I’d like to focus on what is happening in libraries in this article of Shelf Life, now that the concern over e-books has subsided and, to paraphrase the words of Mark Twain, the death of the book has been greatly exaggerated. Let’s go to some local libraries and see what’s going on.
We see that books, in various forms, still take the center stage, but so much more occurs at libraries today. It’s actually an amazing amount of activity. We now have maker-spaces, tech-hubs, story times, book clubs, kaffeeklatsches, art groups, video gaming and writing workshops.
Librarians believe in “equal access,” which means that all people – regardless of age, education, ethnicity, language, income, physical limitations or geographic barriers – have access to the information they need, according to the American Library Association. Patrons can obtain information in a variety of formats – digital and print. The belief in equal access also informs library collection development and programming.
So, why do libraries provide internet service? Answer: because of equal access. Why do we have programs about making things, quilting and writing? Answer: the same reason. Libraries provide access to information for local patrons who might not be able to find what they’re looking for otherwise. The information, and the skills we use to access information, changes economic development, education levels and entertainment options of communities. Libraries and the programs they offer contribute to a sense of community that modern society sometimes lacks. They influence skills that support and promote a democratic society.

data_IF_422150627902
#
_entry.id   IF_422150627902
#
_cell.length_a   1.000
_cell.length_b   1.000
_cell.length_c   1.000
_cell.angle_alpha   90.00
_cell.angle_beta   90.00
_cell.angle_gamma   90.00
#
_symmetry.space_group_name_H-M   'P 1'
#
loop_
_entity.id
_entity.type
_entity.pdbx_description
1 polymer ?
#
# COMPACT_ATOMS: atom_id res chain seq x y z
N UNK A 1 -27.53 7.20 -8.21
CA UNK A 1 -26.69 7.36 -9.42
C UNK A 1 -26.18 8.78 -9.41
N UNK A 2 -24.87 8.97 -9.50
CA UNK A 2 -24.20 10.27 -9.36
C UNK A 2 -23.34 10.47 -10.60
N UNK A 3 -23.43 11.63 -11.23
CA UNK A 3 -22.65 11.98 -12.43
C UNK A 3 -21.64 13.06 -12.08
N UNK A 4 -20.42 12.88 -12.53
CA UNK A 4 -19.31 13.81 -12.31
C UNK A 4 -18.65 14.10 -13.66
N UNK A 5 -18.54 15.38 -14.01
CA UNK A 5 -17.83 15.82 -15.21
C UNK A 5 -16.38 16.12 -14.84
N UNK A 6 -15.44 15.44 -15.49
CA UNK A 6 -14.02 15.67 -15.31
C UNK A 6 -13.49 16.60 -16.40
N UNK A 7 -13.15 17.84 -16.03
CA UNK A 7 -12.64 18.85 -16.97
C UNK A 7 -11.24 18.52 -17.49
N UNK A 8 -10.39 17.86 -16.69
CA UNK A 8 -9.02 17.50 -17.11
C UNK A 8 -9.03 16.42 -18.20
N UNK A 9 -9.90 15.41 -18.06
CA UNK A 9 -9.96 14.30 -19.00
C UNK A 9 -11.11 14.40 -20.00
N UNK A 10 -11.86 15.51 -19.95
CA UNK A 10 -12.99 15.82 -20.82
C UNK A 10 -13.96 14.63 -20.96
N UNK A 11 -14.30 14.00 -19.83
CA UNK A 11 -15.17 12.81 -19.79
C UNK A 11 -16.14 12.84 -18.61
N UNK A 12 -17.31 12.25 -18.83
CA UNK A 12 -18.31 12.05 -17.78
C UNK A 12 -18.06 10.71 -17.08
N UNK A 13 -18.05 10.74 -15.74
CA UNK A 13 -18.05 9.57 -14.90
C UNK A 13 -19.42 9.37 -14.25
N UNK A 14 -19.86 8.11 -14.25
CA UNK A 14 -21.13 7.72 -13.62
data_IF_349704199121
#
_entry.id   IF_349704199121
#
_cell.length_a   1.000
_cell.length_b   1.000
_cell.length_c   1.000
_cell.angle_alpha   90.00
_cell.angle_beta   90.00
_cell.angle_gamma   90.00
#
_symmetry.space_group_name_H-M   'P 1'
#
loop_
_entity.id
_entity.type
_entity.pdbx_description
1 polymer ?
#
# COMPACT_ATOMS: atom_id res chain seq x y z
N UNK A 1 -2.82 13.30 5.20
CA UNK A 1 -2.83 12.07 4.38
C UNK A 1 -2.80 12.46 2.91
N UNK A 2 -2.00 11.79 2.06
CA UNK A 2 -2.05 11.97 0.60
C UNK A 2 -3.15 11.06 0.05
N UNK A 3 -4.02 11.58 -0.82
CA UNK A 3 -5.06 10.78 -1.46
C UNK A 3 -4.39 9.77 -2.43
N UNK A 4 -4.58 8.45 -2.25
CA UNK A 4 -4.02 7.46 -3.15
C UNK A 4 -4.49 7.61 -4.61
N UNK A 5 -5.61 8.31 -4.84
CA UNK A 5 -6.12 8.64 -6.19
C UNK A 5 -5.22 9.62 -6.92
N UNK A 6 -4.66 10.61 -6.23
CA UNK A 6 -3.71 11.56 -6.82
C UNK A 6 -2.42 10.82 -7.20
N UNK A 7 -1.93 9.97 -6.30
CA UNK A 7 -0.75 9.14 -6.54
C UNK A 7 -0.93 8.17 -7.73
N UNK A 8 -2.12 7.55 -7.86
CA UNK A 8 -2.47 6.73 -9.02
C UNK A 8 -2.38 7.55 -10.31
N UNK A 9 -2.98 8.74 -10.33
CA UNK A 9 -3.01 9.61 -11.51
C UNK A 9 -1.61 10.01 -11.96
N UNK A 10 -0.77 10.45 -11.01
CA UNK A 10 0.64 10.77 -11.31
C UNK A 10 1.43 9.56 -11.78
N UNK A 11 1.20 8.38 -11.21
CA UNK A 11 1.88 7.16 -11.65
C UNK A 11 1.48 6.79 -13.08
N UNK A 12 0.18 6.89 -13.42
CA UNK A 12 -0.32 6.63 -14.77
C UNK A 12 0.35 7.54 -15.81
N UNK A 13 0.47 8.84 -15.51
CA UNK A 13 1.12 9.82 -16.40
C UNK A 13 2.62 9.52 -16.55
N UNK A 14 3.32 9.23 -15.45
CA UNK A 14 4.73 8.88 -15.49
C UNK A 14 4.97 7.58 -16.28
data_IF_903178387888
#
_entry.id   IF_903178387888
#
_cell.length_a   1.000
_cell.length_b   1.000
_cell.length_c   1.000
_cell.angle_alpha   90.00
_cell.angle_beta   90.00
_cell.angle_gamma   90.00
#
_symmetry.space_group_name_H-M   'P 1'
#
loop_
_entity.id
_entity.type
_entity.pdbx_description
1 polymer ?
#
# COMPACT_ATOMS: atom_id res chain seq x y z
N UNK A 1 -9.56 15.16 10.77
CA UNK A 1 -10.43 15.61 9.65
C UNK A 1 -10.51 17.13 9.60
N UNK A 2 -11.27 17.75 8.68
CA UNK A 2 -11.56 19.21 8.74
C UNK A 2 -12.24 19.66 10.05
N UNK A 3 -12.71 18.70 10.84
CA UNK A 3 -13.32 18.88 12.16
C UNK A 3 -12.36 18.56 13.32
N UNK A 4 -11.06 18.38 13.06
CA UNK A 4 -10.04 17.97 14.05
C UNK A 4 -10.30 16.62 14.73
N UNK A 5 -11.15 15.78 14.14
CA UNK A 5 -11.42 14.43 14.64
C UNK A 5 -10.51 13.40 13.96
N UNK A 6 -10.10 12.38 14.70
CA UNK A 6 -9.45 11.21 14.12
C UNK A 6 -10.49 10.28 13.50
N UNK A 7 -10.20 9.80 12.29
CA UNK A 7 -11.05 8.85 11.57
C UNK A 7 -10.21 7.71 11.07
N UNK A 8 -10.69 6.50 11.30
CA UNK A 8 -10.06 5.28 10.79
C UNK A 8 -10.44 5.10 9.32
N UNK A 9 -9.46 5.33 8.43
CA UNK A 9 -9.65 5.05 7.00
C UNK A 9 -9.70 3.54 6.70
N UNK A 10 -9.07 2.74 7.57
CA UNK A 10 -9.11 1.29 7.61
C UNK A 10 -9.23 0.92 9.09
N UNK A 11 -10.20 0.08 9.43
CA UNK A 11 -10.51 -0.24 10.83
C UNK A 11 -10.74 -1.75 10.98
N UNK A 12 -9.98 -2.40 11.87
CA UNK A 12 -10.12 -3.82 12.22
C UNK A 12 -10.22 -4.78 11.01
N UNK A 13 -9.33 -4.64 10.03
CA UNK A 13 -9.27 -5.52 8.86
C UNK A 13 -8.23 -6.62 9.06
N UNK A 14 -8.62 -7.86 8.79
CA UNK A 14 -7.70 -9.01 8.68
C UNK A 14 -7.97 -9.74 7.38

Modern libraries continue to be institutions of learning and growth. The ability to change, grow and learn is desirable not only in citizens but also in the institution of the library. Hands-on learning and book knowledge go hand-in-hand. Through expanding services and programs, we find that people love to get together and share skills and expertise, to learn more and explore new ideas.
If you are a current library user, I hope you look further and see what else is happening. If you aren’t much of a library user, I hope you will take a second look. We aren’t the place of the past anymore. In fact, we can be a riot of activity and learning. Not to worry though, we still have quiet reading spaces.
Stop in soon; you might reconnect with old friends, meet new ones and learn something in the process.
Marcia Vining is library director at Ignacio Community Library.